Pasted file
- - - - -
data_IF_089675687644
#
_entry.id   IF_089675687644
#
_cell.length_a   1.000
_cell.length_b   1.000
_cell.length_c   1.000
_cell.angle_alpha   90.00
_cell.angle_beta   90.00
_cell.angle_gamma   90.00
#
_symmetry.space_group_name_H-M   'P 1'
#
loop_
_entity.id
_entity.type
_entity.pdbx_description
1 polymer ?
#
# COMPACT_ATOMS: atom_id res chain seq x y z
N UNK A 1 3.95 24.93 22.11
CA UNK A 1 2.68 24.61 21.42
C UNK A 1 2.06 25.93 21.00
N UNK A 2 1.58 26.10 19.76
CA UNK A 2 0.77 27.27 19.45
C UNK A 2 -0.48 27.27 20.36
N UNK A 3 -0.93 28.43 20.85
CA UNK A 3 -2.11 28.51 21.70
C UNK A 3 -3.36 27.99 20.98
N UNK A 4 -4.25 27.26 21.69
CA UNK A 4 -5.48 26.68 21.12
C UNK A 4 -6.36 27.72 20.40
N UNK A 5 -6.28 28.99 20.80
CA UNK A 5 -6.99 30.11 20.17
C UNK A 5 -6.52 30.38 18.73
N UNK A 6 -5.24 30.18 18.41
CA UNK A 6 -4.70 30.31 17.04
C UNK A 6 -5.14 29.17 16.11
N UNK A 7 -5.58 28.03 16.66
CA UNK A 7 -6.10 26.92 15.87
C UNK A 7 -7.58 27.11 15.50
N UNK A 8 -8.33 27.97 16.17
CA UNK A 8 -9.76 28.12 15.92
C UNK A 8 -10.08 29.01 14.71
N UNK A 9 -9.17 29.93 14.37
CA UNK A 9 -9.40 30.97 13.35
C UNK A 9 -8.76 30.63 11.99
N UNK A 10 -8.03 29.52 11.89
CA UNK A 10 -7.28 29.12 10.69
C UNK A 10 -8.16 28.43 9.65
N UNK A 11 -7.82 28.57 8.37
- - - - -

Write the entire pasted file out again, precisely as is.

data_IF_089675687644
#
_entry.id   IF_089675687644
#
_cell.length_a   1.000
_cell.length_b   1.000
_cell.length_c   1.000
_cell.angle_alpha   90.00
_cell.angle_beta   90.00
_cell.angle_gamma   90.00
#
_symmetry.space_group_name_H-M   'P 1'
#
loop_
_entity.id
_entity.type
_entity.pdbx_description
1 polymer ?
#
# COMPACT_ATOMS: atom_id res chain seq x y z
N UNK A 1 3.95 24.93 22.11
CA UNK A 1 2.68 24.61 21.42
C UNK A 1 2.06 25.93 21.00
N UNK A 2 1.58 26.10 19.76
CA UNK A 2 0.77 27.27 19.45
C UNK A 2 -0.48 27.27 20.36
N UNK A 3 -0.93 28.43 20.85
CA UNK A 3 -2.11 28.51 21.70
C UNK A 3 -3.36 27.99 20.98
N UNK A 4 -4.25 27.26 21.69
CA UNK A 4 -5.48 26.68 21.12
C UNK A 4 -6.36 27.72 20.40
N UNK A 5 -6.28 28.99 20.80
CA UNK A 5 -6.99 30.11 20.17
C UNK A 5 -6.52 30.38 18.73
N UNK A 6 -5.24 30.18 18.41
CA UNK A 6 -4.70 30.31 17.04
C UNK A 6 -5.14 29.17 16.11
N UNK A 7 -5.58 28.03 16.66
CA UNK A 7 -6.10 26.92 15.87
C UNK A 7 -7.58 27.11 15.50
N UNK A 8 -8.33 27.97 16.17
CA UNK A 8 -9.76 28.12 15.92
C UNK A 8 -10.08 29.01 14.71
N UNK A 9 -9.17 29.93 14.37
CA UNK A 9 -9.40 30.97 13.35
C UNK A 9 -8.76 30.63 11.99
N UNK A 10 -8.03 29.52 11.89
CA UNK A 10 -7.28 29.12 10.69
C UNK A 10 -8.16 28.43 9.65
N UNK A 11 -7.82 28.57 8.37